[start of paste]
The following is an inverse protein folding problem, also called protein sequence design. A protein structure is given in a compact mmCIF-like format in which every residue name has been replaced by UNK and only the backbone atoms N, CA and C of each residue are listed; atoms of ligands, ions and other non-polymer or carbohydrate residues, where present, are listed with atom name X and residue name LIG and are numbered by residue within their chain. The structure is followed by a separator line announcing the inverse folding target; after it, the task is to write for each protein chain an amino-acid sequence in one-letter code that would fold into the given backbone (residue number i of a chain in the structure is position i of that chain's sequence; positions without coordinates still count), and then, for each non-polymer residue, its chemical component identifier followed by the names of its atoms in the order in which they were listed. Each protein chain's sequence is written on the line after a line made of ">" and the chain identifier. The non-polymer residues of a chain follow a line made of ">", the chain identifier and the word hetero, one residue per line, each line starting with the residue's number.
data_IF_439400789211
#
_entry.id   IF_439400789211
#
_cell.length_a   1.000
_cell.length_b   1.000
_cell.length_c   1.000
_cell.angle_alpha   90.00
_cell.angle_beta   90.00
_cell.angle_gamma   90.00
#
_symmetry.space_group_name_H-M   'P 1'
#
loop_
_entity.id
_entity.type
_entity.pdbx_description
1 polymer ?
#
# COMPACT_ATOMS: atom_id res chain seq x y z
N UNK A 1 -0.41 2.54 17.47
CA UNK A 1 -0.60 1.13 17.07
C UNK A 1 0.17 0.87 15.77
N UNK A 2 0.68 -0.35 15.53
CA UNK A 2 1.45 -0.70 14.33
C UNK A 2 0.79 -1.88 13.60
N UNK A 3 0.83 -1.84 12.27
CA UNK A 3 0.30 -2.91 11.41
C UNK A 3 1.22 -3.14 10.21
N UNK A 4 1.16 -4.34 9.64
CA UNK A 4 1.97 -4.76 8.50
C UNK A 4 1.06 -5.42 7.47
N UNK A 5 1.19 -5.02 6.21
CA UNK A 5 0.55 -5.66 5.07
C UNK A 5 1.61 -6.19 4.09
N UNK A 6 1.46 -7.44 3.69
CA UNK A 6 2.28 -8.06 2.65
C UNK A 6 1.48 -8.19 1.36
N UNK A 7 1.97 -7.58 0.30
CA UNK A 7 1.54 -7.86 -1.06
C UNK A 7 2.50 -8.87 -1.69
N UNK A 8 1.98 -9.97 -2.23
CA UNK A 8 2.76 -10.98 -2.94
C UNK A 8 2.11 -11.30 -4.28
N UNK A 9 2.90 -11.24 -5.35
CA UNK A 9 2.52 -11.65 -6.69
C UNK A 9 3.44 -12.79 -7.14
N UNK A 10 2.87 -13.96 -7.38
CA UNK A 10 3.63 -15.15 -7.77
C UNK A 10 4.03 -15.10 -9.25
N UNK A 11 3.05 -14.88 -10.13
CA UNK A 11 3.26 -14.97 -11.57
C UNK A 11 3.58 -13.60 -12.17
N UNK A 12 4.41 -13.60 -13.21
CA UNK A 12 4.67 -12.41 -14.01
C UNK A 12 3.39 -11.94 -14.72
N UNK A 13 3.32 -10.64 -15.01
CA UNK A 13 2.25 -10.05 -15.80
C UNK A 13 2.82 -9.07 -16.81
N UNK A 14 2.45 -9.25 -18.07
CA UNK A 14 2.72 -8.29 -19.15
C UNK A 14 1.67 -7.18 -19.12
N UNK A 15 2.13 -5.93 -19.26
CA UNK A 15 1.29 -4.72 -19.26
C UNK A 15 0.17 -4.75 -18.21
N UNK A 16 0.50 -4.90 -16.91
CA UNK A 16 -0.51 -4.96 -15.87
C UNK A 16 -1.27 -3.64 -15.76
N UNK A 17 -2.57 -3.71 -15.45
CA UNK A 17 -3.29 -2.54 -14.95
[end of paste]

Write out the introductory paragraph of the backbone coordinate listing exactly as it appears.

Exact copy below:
The following is an inverse protein folding problem, also called protein sequence design. A protein structure is given in a compact mmCIF-like format in which every residue name has been replaced by UNK and only the backbone atoms N, CA and C of each residue are listed; atoms of ligands, ions and other non-polymer or carbohydrate residues, where present, are listed with atom name X and residue name LIG and are numbered by residue within their chain. The structure is followed by a separator line announcing the inverse folding target; after it, the task is to write for each protein chain an amino-acid sequence in one-letter code that would fold into the given backbone (residue number i of a chain in the structure is position i of that chain's sequence; positions without coordinates still count), and then, for each non-polymer residue, its chemical component identifier followed by the names of its atoms in the order in which they were listed. Each protein chain's sequence is written on the line after a line made of ">" and the chain identifier. The non-polymer residues of a chain follow a line made of ">", the chain identifier and the word hetero, one residue per line, each line starting with the residue's number.